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  1. #11
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    Re: Corn snake enclosure setup and heating

    Quote Originally Posted by Bogertophis View Post
    High 60's at night is actually fine for a corn snake, as long as you have a good UTH on one end of the cage with hides on warm & cool sides. Corn mostly
    prefer temps about 70-73* & use UTH as needed for digestion. What are the day time temps in your room? Be careful you don't over-heat a corn snake,
    they aren't like BPs at all. (I currently have 5, & have raised quite a few in previous years.) The nice thing about many colubrids is that you don't have to
    be so worried about the whole cage being so warm. During the day, & only IF you need a little more warmth, use a low wattage incandescent light with a
    dimmer (rheostat) control switch in an over-head dome-light fixture, but this is best for when your corn snake gets bigger since hatchlings aren't always brave
    enough for branches, but as corn & many rat snakes grow, they love branches. Again, just don't over-do the heat, the area in the cage over the UTH should
    not exceed 85*, & unless you live in an igloo you want the UTH to be roughly one sixth of the cage floor.
    Now you've said to get a uth that's about one sixth the length of the cage. I've watched some videos and they said they should be about one third of the size is there in big difference between the two? What brand UTH's do you use for your corn snakes?

  2. #12
    Registered User Bogertophis's Avatar
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    Re: Corn snake enclosure setup and heating

    Quote Originally Posted by BillyBlanco View Post
    Now you've said to get a uth that's about one sixth the length of the cage. I've watched some videos and they said they should be about one third of the size is there in big difference between the two? What brand UTH's do you use for your corn snakes?
    It ALL DEPENDS...on how cold your room/house is (the colder it is, the harder it is to keep warmth in a cage, & the more you'll need to insulate the cage for best results)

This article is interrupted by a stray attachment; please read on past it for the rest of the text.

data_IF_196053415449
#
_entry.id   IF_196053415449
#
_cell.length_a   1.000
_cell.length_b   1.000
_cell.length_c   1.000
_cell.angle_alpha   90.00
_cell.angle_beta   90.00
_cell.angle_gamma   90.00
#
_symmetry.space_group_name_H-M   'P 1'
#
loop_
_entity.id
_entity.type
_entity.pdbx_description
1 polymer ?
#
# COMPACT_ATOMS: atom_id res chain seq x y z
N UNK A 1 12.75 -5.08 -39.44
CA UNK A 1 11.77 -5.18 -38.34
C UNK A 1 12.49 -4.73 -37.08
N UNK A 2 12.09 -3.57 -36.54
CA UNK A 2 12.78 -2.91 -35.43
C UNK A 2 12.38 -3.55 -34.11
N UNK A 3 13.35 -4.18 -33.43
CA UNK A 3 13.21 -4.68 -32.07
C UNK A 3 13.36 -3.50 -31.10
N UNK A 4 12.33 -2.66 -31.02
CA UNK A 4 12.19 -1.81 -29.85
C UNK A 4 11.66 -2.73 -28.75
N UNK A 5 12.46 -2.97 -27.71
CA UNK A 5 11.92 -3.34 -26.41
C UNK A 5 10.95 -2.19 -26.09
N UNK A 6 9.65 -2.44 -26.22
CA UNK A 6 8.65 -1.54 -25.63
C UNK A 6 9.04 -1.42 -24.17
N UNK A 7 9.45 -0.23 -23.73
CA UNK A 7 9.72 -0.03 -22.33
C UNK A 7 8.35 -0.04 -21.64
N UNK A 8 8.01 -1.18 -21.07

It ALL DEPENDS...on what kind of snake you're keeping, as some don't function well with excessive heat (corns, for example) & some don't function if too cool (like BPs).

    I have no idea what the intent was of the video you watched. (what kind of snakes was it aimed for?) Nor do I know how cold your room/house gets in winter...
    or how your cage is (or will be) set up? (insulated?)

    I personally have used & prefer (mostly) Flexwatt...but the "heat tape" sold on Reptile Basics is very similar AND they will hook it up for you, which is what I'd recommend that you have them do, since you're unfamiliar. Please READ carefully all of their information about it (heat tape needs to "breathe"...a little air gap so it's not overheating). http://www.reptilebasics.com/heating
    You also need to control it so it's not too hot...probably a thermostat is best in your case...ask them.

    It's important that your snake can digest properly, that it has options for warm & cooler that are appropriate temperatures year-round. Corn snakes can be harmed if over-heated, but no heat is just as wrong. For sake of comparison, my house thermostat regulates the ambient temperatures so my house stays 70* in winter and 79-80* in summer. In the very warmest months of summer (when it's 80*) I will turn off the UTH for my corn snakes during that time, because it's warm enough for their digestion and only making my A/C work harder. The UTH you use should provide warmth in the cage (directly over it, where the snake may be) that measures no more than 86* for a corn snake. You do NOT need to heat the ambient air in the cage to that extent...about 70* is fine, & even a night-time drop to upper 60's is fine for a corn snake.